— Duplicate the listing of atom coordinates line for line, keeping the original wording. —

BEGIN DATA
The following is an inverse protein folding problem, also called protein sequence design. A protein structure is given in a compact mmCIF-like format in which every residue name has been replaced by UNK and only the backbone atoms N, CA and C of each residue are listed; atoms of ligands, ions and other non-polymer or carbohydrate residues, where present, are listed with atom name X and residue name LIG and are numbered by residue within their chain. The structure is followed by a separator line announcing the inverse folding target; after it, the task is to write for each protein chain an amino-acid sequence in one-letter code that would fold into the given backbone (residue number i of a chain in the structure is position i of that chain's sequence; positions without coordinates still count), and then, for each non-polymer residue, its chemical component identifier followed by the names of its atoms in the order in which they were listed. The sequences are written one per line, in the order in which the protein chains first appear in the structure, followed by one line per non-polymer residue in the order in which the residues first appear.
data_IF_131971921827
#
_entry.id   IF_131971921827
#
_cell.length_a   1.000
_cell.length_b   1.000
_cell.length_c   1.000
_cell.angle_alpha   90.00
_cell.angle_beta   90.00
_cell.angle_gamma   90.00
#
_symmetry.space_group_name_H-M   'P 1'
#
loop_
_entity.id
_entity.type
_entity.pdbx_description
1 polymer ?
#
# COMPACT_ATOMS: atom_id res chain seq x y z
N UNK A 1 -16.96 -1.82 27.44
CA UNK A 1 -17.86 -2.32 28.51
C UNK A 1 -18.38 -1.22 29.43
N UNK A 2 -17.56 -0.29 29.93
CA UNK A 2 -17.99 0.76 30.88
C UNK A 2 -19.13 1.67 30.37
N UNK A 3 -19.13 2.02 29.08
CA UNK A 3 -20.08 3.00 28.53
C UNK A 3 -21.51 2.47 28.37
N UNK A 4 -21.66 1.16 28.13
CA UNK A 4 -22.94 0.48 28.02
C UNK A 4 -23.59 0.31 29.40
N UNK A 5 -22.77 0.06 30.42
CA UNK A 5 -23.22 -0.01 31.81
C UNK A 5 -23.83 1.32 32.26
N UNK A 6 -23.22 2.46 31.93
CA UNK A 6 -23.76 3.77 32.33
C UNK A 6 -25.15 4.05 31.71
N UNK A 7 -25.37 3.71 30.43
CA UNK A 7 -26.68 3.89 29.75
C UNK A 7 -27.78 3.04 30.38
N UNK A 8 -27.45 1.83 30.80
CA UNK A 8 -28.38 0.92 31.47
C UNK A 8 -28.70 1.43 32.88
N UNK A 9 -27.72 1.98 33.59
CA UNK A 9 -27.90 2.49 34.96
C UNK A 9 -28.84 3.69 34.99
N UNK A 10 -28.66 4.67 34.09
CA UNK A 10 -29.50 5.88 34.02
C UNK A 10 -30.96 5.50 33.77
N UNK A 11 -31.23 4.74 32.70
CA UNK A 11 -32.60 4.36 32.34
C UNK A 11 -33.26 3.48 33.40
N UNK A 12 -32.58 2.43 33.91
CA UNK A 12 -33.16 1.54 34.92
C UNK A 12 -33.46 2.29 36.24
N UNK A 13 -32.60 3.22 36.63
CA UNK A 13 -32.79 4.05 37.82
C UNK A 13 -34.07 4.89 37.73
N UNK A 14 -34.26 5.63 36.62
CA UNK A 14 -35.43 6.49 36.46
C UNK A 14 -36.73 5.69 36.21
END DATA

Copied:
The following is an inverse protein folding problem, also called protein sequence design. A protein structure is given in a compact mmCIF-like format in which every residue name has been replaced by UNK and only the backbone atoms N, CA and C of each residue are listed; atoms of ligands, ions and other non-polymer or carbohydrate residues, where present, are listed with atom name X and residue name LIG and are numbered by residue within their chain. The structure is followed by a separator line announcing the inverse folding target; after it, the task is to write for each protein chain an amino-acid sequence in one-letter code that would fold into the given backbone (residue number i of a chain in the structure is position i of that chain's sequence; positions without coordinates still count), and then, for each non-polymer residue, its chemical component identifier followed by the names of its atoms in the order in which they were listed. The sequences are written one per line, in the order in which the protein chains first appear in the structure, followed by one line per non-polymer residue in the order in which the residues first appear.
data_IF_131971921827
#
_entry.id   IF_131971921827
#
_cell.length_a   1.000
_cell.length_b   1.000
_cell.length_c   1.000
_cell.angle_alpha   90.00
_cell.angle_beta   90.00
_cell.angle_gamma   90.00
#
_symmetry.space_group_name_H-M   'P 1'
#
loop_
_entity.id
_entity.type
_entity.pdbx_description
1 polymer ?
#
# COMPACT_ATOMS: atom_id res chain seq x y z
N UNK A 1 -16.96 -1.82 27.44
CA UNK A 1 -17.86 -2.32 28.51
C UNK A 1 -18.38 -1.22 29.43
N UNK A 2 -17.56 -0.29 29.93
CA UNK A 2 -17.99 0.76 30.88
C UNK A 2 -19.13 1.67 30.37
N UNK A 3 -19.13 2.02 29.08
CA UNK A 3 -20.08 3.00 28.53
C UNK A 3 -21.51 2.47 28.37
N UNK A 4 -21.66 1.16 28.13
CA UNK A 4 -22.94 0.48 28.02
C UNK A 4 -23.59 0.31 29.40
N UNK A 5 -22.77 0.06 30.42
CA UNK A 5 -23.22 -0.01 31.81
C UNK A 5 -23.83 1.32 32.26
N UNK A 6 -23.22 2.46 31.93
CA UNK A 6 -23.76 3.77 32.33
C UNK A 6 -25.15 4.05 31.71
N UNK A 7 -25.37 3.71 30.43
CA UNK A 7 -26.68 3.89 29.75
C UNK A 7 -27.78 3.04 30.38
N UNK A 8 -27.45 1.83 30.80
CA UNK A 8 -28.38 0.92 31.47
C UNK A 8 -28.70 1.43 32.88
N UNK A 9 -27.72 1.98 33.59
CA UNK A 9 -27.90 2.49 34.96
C UNK A 9 -28.84 3.69 34.99
N UNK A 10 -28.66 4.67 34.09
CA UNK A 10 -29.50 5.88 34.02
C UNK A 10 -30.96 5.50 33.77
N UNK A 11 -31.23 4.74 32.70
CA UNK A 11 -32.60 4.36 32.34
C UNK A 11 -33.26 3.48 33.40
N UNK A 12 -32.58 2.43 33.91
CA UNK A 12 -33.16 1.54 34.92
C UNK A 12 -33.46 2.29 36.24
N UNK A 13 -32.60 3.22 36.63
CA UNK A 13 -32.79 4.05 37.82
C UNK A 13 -34.07 4.89 37.73
N UNK A 14 -34.26 5.63 36.62
CA UNK A 14 -35.43 6.49 36.46
C UNK A 14 -36.73 5.69 36.21